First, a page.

Are we getting enough sleep?

We’re all aware of how important sleep is for our health. But are we getting enough? And, if not, how can we change that?

The benefit of a good night’s sleep - and the damage of not getting one - is something we can all relate to. It’s recommended that we aim for seven to nine hours sleep per night, which is the optimal amount for our overall health. However, a survey by BUPA revealed the average adult in the UK gets just 6 hours 18 minutes per night1.

So why are most of us, on average, not getting enough? And what can we do about it?

Why aren’t we getting enough sleep?

According to the survey1, the top reasons for not being able to get a proper night’s sleep are:

Struggling to sleep
  • Thinking about work
  • Background noise
  • Relationships
  • Electronics (e.g. smartphones, TVs and laptops)
  • Excess caffeine1
Many of us lead busy lives and can find it difficult to switch off. And nowadays with new technology blurring our work-life balance more and more, it’s no wonder it can be hard to mentally relax. But is that really such a problem?

Why do we sleep?

The answer might seem obvious when we’re exhausted, but actually we still don’t understand exactly why we need to sleep. What we do know is that sleep plays a vital role in some of the following things:

  • Placeholder Memory: your brain’s ability to store and process information
  • Learning: absorbing information and skills
  • Regulating metabolism: your body’s ability to process food into energy
  • Cognitive health: concentration, short-term memory and overall energy1

Those are just a few of the main benefits that we know about. Conversely, not getting enough sleep can have a detrimental effect on both your physical and mental health, including:

  • Slower reactions: increasing your risk of injury or accidents
  • Poorer cognitive function: a lack of concentration, making more mistakes and forgetting things
  • More seriously, sleep deprivation has been linked to things like obesity, high blood pressure, cardiovascular problems and diabetes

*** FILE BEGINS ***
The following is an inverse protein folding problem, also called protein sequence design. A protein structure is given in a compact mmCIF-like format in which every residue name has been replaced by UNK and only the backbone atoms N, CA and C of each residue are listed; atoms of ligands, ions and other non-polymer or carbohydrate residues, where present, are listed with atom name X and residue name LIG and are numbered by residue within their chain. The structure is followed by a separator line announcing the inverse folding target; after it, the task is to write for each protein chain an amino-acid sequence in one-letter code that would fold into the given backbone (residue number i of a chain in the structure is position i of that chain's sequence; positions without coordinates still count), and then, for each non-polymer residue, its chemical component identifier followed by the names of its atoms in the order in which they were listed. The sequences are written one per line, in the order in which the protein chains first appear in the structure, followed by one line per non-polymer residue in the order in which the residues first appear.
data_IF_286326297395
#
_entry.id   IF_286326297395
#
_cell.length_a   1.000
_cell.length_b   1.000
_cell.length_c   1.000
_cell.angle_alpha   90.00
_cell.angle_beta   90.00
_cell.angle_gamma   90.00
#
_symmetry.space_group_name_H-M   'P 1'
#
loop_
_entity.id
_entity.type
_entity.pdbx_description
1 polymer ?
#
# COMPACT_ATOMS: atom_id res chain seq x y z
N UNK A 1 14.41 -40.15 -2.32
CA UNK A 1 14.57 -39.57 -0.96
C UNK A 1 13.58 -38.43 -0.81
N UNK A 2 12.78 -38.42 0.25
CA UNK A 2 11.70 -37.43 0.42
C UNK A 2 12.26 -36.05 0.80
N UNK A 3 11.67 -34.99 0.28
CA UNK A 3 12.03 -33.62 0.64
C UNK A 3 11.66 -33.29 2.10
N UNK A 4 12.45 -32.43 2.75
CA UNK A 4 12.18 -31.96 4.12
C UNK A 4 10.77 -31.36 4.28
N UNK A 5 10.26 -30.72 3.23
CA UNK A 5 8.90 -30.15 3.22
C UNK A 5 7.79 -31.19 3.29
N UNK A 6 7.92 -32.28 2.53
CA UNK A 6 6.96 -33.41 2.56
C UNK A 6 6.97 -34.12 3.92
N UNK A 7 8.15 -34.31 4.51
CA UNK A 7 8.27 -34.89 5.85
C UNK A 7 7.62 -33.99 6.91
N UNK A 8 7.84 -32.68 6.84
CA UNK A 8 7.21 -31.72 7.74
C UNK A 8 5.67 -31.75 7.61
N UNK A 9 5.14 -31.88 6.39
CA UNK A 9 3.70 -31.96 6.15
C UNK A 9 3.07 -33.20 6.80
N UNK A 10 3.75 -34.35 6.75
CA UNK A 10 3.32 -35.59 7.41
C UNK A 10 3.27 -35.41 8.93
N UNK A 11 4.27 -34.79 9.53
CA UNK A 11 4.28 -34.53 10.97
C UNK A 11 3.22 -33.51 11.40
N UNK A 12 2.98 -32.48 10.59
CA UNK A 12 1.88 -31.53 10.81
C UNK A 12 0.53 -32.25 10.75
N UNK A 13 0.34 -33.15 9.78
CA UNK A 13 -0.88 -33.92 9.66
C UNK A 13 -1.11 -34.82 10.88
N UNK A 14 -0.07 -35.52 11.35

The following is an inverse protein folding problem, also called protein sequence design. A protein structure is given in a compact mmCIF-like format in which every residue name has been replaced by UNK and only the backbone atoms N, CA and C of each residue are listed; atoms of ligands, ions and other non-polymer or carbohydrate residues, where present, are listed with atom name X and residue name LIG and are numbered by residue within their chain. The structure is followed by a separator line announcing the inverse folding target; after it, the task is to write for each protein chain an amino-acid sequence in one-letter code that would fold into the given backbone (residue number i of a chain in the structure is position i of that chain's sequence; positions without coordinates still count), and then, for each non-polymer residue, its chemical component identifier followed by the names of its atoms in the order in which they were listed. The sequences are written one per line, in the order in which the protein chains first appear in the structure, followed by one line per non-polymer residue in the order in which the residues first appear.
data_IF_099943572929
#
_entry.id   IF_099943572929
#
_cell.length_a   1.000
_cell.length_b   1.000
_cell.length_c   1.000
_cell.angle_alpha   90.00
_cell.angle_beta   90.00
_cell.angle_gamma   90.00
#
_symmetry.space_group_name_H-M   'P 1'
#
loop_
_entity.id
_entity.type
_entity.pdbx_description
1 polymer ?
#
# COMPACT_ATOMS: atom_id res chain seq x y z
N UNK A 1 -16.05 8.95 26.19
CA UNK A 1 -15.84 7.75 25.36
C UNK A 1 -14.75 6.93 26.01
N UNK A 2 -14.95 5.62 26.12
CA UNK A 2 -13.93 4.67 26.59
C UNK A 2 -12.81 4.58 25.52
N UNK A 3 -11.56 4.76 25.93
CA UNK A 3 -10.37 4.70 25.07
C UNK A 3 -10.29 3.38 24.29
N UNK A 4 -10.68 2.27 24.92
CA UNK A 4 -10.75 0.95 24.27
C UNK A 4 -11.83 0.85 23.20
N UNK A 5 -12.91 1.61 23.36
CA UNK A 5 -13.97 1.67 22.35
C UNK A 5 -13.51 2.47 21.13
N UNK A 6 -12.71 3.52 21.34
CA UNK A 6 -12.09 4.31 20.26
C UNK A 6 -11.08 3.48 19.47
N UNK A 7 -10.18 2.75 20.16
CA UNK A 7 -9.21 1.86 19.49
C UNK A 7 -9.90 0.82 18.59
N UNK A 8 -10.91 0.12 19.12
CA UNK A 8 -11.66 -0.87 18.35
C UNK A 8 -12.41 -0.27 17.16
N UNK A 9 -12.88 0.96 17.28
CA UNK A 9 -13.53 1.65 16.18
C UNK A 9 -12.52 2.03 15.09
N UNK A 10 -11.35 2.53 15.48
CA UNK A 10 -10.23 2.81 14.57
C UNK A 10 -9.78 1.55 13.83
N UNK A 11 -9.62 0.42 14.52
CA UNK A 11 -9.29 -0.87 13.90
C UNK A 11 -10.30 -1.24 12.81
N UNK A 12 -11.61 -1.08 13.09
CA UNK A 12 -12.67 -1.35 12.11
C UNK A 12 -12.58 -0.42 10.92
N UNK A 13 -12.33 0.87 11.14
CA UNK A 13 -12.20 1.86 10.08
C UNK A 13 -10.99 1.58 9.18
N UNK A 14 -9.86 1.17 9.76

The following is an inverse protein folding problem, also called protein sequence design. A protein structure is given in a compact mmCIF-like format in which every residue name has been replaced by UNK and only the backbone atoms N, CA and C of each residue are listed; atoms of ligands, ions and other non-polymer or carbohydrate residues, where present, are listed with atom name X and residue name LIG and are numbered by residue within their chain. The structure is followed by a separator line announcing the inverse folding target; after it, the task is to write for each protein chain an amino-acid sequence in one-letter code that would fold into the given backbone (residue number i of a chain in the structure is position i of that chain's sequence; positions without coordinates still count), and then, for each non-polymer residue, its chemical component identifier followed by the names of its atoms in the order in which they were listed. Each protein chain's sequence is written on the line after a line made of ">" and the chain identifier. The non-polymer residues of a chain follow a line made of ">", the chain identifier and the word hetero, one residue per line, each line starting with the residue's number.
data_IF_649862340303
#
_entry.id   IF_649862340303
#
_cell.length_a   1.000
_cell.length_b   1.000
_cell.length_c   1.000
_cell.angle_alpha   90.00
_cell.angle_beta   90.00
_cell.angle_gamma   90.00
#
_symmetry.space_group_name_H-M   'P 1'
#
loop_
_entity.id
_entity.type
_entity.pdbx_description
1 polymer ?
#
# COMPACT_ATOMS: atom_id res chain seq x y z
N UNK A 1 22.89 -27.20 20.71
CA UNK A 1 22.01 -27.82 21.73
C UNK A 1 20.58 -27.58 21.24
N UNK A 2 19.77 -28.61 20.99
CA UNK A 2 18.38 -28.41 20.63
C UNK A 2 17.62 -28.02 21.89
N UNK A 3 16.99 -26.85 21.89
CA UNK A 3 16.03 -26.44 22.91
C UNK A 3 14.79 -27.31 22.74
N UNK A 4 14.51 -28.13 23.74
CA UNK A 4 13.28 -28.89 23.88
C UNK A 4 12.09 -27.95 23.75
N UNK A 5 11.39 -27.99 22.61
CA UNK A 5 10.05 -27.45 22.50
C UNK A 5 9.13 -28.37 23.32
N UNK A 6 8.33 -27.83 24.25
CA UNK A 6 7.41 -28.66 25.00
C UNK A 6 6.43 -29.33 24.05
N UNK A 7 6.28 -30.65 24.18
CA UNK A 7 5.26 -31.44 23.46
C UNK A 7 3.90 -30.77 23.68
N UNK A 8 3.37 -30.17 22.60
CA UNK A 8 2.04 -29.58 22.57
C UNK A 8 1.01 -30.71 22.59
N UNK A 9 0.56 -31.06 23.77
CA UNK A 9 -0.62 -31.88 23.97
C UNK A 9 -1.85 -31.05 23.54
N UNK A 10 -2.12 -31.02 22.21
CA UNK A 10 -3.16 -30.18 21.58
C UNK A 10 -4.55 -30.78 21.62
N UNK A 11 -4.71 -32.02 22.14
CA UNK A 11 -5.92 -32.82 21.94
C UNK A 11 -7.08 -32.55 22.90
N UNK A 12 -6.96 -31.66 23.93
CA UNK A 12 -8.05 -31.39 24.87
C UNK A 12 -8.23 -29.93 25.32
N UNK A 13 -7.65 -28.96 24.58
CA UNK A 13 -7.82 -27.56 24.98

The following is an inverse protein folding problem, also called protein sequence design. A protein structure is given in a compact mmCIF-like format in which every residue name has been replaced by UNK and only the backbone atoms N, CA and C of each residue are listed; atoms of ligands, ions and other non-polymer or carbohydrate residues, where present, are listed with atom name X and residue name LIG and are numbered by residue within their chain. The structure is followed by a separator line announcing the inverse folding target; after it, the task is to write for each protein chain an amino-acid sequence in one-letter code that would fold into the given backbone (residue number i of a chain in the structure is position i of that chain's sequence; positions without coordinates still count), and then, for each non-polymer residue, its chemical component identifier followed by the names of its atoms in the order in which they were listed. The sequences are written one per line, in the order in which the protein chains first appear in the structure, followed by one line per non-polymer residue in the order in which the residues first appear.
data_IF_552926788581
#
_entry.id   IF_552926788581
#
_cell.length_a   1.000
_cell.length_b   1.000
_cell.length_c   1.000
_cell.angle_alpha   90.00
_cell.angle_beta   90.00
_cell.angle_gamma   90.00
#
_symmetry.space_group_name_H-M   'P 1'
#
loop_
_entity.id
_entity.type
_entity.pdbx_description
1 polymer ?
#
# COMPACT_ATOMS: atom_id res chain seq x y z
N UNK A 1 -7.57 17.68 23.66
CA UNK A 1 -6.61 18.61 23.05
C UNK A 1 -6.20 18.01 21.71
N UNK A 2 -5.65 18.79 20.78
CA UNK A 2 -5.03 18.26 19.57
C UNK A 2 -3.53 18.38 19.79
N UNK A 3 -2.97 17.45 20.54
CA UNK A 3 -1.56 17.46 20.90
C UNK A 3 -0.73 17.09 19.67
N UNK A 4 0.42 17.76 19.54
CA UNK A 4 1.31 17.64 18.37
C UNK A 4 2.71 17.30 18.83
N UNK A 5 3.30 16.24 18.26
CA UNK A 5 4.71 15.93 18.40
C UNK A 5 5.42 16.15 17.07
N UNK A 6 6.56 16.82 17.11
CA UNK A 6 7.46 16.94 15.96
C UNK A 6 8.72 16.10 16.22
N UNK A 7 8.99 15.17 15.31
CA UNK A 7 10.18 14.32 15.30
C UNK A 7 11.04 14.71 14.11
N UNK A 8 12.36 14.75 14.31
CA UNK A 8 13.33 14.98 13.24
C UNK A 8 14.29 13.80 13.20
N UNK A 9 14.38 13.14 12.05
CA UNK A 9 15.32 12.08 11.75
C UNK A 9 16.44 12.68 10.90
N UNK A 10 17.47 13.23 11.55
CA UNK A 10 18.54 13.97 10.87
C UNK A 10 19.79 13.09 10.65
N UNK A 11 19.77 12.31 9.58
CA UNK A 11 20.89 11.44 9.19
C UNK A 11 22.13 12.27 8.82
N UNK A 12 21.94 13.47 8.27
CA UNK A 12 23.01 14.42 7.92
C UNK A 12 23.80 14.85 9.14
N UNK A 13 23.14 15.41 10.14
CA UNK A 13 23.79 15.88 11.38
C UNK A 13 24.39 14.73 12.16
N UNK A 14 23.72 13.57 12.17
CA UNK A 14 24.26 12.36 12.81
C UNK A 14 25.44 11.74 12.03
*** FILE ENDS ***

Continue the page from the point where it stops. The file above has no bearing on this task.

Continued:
Clearly, sleep is essential to our health and wellbeing. So how can we make sure we get enough of it?

Eat well, live well, sleep well

This isn’t the first time that you’ll have heard this (and it won’t be the last!), but a healthy diet and regular exercise can’t be recommended enough. These are just two ways you can improve and regulate your sleep pattern.

Being physically tired by the end of the day from exercise can improve the quality of your sleep, help you fall asleep more quickly, and increase the total time you sleep for. But avoid exercising too late in the day, as this may leave you feeling alert and energised when you don’t want to be!

As for food: the amino acid tryptophan - found in rich protein foods like turkey, chicken and tofu - is thought to help induce sleep, especially if combined with carbohydrates such as white rice.2

Other top tips for a good night's sleep

  • Avoid caffeine late in the day and have a cut-off point for coffee, tea, energy drinks and hot chocolate so you don’t feel their effects in the evening and through the night. Alcohol is also best avoided if possible as it may make you drowsy and can interrupt and fragment your sleep.
  • Try not to drink too much too close to bedtime, otherwise you might keep waking up to go to the toilet
  • Avoid eating fatty or spicy foods in the evenings, as they might cause indigestion and disrupt your sleep
  • Stick to a schedule. Where possible, go to bed and wake up at regular times, so your body falls into a natural rhythm
  • Find a small routine that relaxes you before you go to bed. Reading or meditation are good ways of winding down
  • Don’t use electronics in bed. Because smartphones, TVs and laptops omit blue light, your brain thinks you’re in natural daylight when you use them, making it hard to fall asleep afterwards
  • Make your sleep space comfortable. Your bedroom should be dark and quiet for when you go to sleep. A comfortable temperature will help too

And finally, if you find yourself sleep deprived, a “power nap” of about 20 minutes can help counter the effects of lost sleep. Just don’t do it too close to your actual bedtime!1

If you have trouble sleeping and want some further advice, find out more about the many things our specialist Sleep Clinics can aid with.

To find out more call us on 0808 101 0337 
or make an online enquiry.



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